New TLA president calls for separate downtown Toronto youth court
By AdvocateDaily.com Staff
Mixing youths and adults accused of crimes at a new downtown courthouse could expose minors to exploitation, Toronto Lawyers Association (TLA) president Dirk Derstine tells AdvocateDaily.com. Read The Lawyer's Daily
Derstine, a criminal lawyer who recently assumed the presidency of the TLA, says one of his priorities in the role concerns the “mega-courthouse” planned for downtown Toronto. With a tentative completion date of 2021, the $1-billion courthouse slated for Armoury Street is due to consolidate most of the city’s criminal courts, including the dedicated youth court, currently housed at 311 Jarvis St.
But Derstine says a site designed for adults is no place for children as young as 12 to appear when accused of crimes.
“The TLA believes that youths should not be treated as if they were adults, and in fact, the Criminal Code mandates that they are not,” he says.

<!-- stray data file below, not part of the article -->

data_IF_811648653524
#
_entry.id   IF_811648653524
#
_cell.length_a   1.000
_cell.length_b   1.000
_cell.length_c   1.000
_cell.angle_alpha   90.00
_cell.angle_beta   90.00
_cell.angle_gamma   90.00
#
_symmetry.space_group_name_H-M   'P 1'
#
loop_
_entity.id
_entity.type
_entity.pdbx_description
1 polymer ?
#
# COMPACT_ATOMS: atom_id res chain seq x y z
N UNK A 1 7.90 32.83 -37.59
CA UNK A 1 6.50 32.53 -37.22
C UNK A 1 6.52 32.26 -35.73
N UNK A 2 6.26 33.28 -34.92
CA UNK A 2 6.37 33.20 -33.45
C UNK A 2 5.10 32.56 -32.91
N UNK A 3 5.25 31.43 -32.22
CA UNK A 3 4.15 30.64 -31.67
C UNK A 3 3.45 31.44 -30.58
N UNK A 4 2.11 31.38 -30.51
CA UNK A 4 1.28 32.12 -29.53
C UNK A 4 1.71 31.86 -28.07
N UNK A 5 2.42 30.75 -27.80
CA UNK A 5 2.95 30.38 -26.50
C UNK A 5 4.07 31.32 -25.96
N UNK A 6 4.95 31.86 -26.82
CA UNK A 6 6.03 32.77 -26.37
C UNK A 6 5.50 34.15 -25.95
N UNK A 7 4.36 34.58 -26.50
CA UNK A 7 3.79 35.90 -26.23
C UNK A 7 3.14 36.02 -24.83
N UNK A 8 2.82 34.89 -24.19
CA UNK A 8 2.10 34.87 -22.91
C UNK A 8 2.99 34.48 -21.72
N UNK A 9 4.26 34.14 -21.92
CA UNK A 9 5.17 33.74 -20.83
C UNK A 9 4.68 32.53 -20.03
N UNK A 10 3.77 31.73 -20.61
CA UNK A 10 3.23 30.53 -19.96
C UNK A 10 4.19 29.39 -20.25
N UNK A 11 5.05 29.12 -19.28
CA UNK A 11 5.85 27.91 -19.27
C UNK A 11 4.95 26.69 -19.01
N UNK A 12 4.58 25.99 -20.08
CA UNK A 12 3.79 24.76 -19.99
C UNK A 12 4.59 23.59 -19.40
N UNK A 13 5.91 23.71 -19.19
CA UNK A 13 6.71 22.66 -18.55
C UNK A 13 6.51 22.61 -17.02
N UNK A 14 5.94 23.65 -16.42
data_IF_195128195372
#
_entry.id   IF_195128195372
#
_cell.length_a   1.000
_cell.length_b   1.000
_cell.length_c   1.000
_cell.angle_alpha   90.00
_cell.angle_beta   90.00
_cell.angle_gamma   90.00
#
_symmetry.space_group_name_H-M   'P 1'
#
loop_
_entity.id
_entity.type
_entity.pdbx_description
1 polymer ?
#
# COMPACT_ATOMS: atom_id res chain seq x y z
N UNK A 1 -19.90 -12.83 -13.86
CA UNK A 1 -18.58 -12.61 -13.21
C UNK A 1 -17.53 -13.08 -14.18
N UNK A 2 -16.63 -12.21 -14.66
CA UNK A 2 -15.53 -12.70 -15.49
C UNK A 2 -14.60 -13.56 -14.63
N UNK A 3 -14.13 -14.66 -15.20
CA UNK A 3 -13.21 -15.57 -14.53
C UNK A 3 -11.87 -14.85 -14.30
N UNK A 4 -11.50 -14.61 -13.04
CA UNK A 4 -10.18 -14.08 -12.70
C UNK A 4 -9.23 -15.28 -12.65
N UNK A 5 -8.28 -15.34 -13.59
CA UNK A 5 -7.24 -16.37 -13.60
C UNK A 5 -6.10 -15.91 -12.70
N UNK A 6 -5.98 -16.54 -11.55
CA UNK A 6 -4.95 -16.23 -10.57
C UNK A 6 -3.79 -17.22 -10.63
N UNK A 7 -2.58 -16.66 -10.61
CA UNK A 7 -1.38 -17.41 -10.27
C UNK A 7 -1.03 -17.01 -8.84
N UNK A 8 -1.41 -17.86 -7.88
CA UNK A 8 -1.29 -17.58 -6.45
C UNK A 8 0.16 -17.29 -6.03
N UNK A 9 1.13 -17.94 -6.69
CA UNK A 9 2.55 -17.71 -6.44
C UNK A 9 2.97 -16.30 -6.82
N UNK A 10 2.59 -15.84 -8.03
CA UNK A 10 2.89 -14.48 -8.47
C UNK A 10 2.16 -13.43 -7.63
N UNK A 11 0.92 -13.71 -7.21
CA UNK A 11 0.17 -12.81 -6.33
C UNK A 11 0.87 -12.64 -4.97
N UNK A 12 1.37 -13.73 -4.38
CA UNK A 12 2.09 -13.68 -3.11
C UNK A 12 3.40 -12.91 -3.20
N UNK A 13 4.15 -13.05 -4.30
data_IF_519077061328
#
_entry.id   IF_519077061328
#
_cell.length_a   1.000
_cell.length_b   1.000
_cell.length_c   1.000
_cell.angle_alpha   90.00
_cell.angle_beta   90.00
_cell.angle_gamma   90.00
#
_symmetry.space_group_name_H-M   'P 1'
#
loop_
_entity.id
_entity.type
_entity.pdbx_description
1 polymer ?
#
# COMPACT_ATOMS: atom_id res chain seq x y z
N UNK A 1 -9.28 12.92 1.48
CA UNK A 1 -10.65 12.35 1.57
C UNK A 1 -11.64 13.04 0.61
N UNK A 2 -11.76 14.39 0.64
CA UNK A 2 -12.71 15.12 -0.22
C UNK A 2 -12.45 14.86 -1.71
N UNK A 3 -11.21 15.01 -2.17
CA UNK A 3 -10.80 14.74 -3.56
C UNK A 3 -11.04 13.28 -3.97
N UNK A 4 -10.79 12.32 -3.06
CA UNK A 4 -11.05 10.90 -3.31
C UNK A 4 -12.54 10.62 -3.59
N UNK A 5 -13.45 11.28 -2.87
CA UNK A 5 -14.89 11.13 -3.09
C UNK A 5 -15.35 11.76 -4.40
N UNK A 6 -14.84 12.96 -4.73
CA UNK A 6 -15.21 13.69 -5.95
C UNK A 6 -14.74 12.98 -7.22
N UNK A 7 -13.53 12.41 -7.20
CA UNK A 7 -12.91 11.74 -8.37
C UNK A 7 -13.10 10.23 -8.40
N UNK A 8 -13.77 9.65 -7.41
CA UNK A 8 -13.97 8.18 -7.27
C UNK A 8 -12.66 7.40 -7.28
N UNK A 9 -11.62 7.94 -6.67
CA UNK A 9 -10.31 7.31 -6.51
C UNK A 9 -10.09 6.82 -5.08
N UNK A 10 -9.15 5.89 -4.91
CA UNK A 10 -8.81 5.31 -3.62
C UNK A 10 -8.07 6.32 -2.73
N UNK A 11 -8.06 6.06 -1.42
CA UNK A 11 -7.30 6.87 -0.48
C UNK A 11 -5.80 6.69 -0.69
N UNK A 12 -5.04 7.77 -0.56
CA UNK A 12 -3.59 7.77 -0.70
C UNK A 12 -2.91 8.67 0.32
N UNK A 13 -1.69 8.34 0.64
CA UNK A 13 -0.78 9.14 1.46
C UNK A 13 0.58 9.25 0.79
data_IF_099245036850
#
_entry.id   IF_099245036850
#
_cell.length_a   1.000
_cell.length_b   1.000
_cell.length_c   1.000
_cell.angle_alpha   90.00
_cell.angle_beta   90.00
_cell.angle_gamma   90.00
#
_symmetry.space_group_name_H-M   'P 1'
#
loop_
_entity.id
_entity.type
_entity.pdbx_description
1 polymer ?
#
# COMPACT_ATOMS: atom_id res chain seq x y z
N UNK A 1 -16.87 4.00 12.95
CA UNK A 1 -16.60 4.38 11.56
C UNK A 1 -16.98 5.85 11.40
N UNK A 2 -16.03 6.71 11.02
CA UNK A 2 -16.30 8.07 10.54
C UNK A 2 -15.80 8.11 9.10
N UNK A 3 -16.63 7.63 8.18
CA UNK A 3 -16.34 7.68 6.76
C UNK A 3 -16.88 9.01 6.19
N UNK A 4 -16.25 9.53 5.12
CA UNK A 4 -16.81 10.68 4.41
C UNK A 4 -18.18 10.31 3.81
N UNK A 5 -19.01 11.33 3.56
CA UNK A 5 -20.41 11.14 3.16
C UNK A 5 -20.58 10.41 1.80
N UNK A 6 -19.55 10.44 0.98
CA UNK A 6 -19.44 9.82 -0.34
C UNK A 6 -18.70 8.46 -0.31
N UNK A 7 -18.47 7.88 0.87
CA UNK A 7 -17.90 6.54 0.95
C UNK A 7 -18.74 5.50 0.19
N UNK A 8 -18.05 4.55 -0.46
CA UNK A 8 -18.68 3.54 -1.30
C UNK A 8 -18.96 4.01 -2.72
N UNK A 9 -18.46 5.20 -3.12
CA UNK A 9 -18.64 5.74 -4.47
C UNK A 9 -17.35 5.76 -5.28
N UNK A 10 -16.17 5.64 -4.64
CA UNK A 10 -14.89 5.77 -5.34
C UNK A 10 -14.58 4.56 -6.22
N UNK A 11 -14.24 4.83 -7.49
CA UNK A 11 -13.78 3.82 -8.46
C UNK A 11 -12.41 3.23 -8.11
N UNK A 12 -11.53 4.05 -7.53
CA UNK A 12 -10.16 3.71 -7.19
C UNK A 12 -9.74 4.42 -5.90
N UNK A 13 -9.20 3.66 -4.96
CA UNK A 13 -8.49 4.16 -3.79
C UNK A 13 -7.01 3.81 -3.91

The current plans indicate that the youth court will occupy the entire fifth floor of the building, but Derstine says that level of isolation is inadequate.
“Without dedicated entrances and exits to the building for youths, there is a chance they will be exploited or influenced by adults, which is already the source for many of the problems they face in court,” he says.
“It’s simply a bad idea to have youths in the same building as adult offenders because it’s conducive to the victimization of youngsters by anyone who wants to recruit or prey on them.”
Derstine says space will be tight at the planned courthouse, and housing the youth court at a separate downtown site may help free up additional room.
Under current proposals, the provincial government intends to solve the limited space issue by retaining its existing facility at 2201 Finch Ave. W., to be used as a bail court. However, Derstine says that idea has not gone down well with Toronto lawyers, due to the building’s location in the far northwest of the city.
“We believe that the bail centre should be located inside the new courthouse on Armoury Street,” he says. “Although the building at 2201 Finch is the most modern in the city, it is not very accessible, and it would be impractical to have a bail court in a place so far from where most of the lawyers in Toronto are going to be.”
According to the CBC, the government expects to save as much as $700 million over 30 years in lease fees by replacing sites currently dotted throughout the city, including those at 1000 Finch Ave. West, 444 Yonge St., and Old City Hall on Queen St. West.